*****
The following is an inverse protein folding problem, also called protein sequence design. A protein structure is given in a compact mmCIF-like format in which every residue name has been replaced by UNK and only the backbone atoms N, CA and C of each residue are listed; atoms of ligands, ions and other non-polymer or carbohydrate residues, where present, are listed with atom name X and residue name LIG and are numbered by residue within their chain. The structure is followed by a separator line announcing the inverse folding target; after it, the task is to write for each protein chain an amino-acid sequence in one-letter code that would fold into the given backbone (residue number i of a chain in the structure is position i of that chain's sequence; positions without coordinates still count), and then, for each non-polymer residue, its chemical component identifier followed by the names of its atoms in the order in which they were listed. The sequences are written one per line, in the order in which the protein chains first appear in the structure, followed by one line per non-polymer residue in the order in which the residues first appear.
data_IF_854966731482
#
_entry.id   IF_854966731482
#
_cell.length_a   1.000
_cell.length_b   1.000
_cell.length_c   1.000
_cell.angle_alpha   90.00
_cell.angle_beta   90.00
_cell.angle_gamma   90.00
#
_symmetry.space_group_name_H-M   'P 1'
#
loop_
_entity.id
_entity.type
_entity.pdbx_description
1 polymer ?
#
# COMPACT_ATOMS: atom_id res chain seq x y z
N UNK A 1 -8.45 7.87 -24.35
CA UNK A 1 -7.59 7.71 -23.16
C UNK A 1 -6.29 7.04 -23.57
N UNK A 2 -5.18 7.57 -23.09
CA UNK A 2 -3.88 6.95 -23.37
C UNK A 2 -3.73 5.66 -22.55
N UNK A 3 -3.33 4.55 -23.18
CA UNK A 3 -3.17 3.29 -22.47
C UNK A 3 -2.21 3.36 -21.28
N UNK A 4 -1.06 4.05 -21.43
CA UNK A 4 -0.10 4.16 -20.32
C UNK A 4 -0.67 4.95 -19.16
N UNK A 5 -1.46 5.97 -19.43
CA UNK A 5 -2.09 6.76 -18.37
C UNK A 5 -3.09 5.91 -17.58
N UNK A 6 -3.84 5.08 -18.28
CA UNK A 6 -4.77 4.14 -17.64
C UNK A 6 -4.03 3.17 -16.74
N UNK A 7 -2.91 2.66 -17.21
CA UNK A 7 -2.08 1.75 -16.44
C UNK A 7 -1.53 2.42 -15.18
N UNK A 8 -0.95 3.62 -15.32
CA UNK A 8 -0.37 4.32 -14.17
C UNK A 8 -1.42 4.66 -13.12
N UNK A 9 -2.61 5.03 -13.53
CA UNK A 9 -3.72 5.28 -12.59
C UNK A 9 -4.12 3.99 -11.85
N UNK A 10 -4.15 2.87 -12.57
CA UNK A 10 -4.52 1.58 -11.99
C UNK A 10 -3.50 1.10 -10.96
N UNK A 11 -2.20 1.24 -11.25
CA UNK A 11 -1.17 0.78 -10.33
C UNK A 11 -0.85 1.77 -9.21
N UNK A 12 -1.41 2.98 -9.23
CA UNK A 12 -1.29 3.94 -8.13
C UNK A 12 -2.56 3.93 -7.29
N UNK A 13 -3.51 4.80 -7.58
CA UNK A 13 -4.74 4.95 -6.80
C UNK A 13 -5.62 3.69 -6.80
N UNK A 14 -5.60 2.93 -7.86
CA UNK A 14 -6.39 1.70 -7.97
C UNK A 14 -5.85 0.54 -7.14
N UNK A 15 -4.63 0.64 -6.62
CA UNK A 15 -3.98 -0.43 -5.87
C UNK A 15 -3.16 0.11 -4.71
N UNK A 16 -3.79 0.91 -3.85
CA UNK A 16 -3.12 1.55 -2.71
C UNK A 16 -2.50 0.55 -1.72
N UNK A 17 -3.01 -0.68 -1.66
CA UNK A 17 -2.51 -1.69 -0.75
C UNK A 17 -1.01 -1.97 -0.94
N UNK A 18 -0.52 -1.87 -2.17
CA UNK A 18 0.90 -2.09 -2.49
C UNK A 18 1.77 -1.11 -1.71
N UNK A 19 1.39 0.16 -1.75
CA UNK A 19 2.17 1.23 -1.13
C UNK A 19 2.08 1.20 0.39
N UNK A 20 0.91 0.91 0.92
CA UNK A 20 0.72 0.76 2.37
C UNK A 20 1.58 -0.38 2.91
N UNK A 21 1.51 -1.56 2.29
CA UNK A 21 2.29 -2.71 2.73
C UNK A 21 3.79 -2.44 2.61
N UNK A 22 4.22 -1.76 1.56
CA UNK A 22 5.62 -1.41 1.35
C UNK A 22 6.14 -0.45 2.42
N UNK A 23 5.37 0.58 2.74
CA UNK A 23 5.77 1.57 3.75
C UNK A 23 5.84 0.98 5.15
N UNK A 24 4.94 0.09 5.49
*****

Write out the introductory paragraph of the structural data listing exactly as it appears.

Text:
The following is an inverse protein folding problem, also called protein sequence design. A protein structure is given in a compact mmCIF-like format in which every residue name has been replaced by UNK and only the backbone atoms N, CA and C of each residue are listed; atoms of ligands, ions and other non-polymer or carbohydrate residues, where present, are listed with atom name X and residue name LIG and are numbered by residue within their chain. The structure is followed by a separator line announcing the inverse folding target; after it, the task is to write for each protein chain an amino-acid sequence in one-letter code that would fold into the given backbone (residue number i of a chain in the structure is position i of that chain's sequence; positions without coordinates still count), and then, for each non-polymer residue, its chemical component identifier followed by the names of its atoms in the order in which they were listed. The sequences are written one per line, in the order in which the protein chains first appear in the structure, followed by one line per non-polymer residue in the order in which the residues first appear.